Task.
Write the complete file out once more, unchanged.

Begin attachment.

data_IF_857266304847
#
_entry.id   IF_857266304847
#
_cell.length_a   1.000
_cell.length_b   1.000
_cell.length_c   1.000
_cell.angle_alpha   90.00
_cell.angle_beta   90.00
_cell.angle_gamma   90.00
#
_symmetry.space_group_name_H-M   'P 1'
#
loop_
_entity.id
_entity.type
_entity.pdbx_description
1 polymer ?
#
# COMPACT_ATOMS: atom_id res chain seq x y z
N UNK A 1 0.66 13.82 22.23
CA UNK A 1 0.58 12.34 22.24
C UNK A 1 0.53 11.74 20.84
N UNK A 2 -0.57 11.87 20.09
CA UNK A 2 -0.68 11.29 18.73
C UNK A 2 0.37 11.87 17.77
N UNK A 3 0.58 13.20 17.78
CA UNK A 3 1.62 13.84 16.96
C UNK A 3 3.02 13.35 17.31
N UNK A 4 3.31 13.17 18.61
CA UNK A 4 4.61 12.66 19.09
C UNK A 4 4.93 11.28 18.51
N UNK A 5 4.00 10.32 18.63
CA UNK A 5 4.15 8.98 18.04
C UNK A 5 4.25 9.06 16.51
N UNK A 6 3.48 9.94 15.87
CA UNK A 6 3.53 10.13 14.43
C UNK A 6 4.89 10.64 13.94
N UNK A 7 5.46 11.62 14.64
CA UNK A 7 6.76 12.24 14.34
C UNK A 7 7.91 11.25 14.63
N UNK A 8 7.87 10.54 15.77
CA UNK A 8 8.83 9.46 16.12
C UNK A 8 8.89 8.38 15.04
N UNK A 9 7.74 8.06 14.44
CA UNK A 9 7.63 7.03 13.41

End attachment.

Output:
data_IF_857266304847
#
_entry.id   IF_857266304847
#
_cell.length_a   1.000
_cell.length_b   1.000
_cell.length_c   1.000
_cell.angle_alpha   90.00
_cell.angle_beta   90.00
_cell.angle_gamma   90.00
#
_symmetry.space_group_name_H-M   'P 1'
#
loop_
_entity.id
_entity.type
_entity.pdbx_description
1 polymer ?
#
# COMPACT_ATOMS: atom_id res chain seq x y z
N UNK A 1 0.66 13.82 22.23
CA UNK A 1 0.58 12.34 22.24
C UNK A 1 0.53 11.74 20.84
N UNK A 2 -0.57 11.87 20.09
CA UNK A 2 -0.68 11.29 18.73
C UNK A 2 0.37 11.87 17.77
N UNK A 3 0.58 13.20 17.78
CA UNK A 3 1.62 13.84 16.96
C UNK A 3 3.02 13.35 17.31
N UNK A 4 3.31 13.17 18.61
CA UNK A 4 4.61 12.66 19.09
C UNK A 4 4.93 11.28 18.51
N UNK A 5 4.00 10.32 18.63
CA UNK A 5 4.15 8.98 18.04
C UNK A 5 4.25 9.06 16.51
N UNK A 6 3.48 9.94 15.87
CA UNK A 6 3.53 10.13 14.43
C UNK A 6 4.89 10.64 13.94
N UNK A 7 5.46 11.62 14.64
CA UNK A 7 6.76 12.24 14.34
C UNK A 7 7.91 11.25 14.63
N UNK A 8 7.87 10.54 15.77
CA UNK A 8 8.83 9.46 16.12
C UNK A 8 8.89 8.38 15.04
N UNK A 9 7.74 8.06 14.44
CA UNK A 9 7.63 7.03 13.41